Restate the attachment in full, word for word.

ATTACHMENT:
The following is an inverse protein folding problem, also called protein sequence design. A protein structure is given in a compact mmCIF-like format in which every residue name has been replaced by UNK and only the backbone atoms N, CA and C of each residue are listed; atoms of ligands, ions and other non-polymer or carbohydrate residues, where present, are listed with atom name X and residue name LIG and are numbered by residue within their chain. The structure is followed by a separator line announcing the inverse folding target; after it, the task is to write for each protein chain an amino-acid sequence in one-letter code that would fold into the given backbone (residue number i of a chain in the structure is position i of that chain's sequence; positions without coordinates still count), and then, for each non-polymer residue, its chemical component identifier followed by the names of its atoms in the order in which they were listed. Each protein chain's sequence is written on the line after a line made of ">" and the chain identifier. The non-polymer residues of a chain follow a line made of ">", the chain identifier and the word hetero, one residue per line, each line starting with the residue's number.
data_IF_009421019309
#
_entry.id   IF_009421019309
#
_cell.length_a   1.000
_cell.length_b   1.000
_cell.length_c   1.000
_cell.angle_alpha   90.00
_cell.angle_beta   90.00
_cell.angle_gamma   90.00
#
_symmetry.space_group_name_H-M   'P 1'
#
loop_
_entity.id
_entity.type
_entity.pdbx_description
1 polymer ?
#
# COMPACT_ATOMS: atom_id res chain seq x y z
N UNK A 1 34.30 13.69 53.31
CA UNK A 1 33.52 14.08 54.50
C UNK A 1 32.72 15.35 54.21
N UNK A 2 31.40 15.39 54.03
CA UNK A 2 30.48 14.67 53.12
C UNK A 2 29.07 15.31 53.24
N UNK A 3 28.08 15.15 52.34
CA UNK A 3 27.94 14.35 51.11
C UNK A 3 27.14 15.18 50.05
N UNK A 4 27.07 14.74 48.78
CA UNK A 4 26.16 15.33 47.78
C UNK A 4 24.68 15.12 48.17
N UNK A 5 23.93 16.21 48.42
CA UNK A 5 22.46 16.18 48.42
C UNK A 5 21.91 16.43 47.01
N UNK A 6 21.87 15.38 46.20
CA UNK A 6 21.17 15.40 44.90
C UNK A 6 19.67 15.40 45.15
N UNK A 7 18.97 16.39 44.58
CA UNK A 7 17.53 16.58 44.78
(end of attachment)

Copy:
The following is an inverse protein folding problem, also called protein sequence design. A protein structure is given in a compact mmCIF-like format in which every residue name has been replaced by UNK and only the backbone atoms N, CA and C of each residue are listed; atoms of ligands, ions and other non-polymer or carbohydrate residues, where present, are listed with atom name X and residue name LIG and are numbered by residue within their chain. The structure is followed by a separator line announcing the inverse folding target; after it, the task is to write for each protein chain an amino-acid sequence in one-letter code that would fold into the given backbone (residue number i of a chain in the structure is position i of that chain's sequence; positions without coordinates still count), and then, for each non-polymer residue, its chemical component identifier followed by the names of its atoms in the order in which they were listed. Each protein chain's sequence is written on the line after a line made of ">" and the chain identifier. The non-polymer residues of a chain follow a line made of ">", the chain identifier and the word hetero, one residue per line, each line starting with the residue's number.
data_IF_009421019309
#
_entry.id   IF_009421019309
#
_cell.length_a   1.000
_cell.length_b   1.000
_cell.length_c   1.000
_cell.angle_alpha   90.00
_cell.angle_beta   90.00
_cell.angle_gamma   90.00
#
_symmetry.space_group_name_H-M   'P 1'
#
loop_
_entity.id
_entity.type
_entity.pdbx_description
1 polymer ?
#
# COMPACT_ATOMS: atom_id res chain seq x y z
N UNK A 1 34.30 13.69 53.31
CA UNK A 1 33.52 14.08 54.50
C UNK A 1 32.72 15.35 54.21
N UNK A 2 31.40 15.39 54.03
CA UNK A 2 30.48 14.67 53.12
C UNK A 2 29.07 15.31 53.24
N UNK A 3 28.08 15.15 52.34
CA UNK A 3 27.94 14.35 51.11
C UNK A 3 27.14 15.18 50.05
N UNK A 4 27.07 14.74 48.78
CA UNK A 4 26.16 15.33 47.78
C UNK A 4 24.68 15.12 48.17
N UNK A 5 23.93 16.21 48.42
CA UNK A 5 22.46 16.18 48.42
C UNK A 5 21.91 16.43 47.01
N UNK A 6 21.87 15.38 46.20
CA UNK A 6 21.17 15.40 44.90
C UNK A 6 19.67 15.40 45.15
N UNK A 7 18.97 16.39 44.58
CA UNK A 7 17.53 16.58 44.78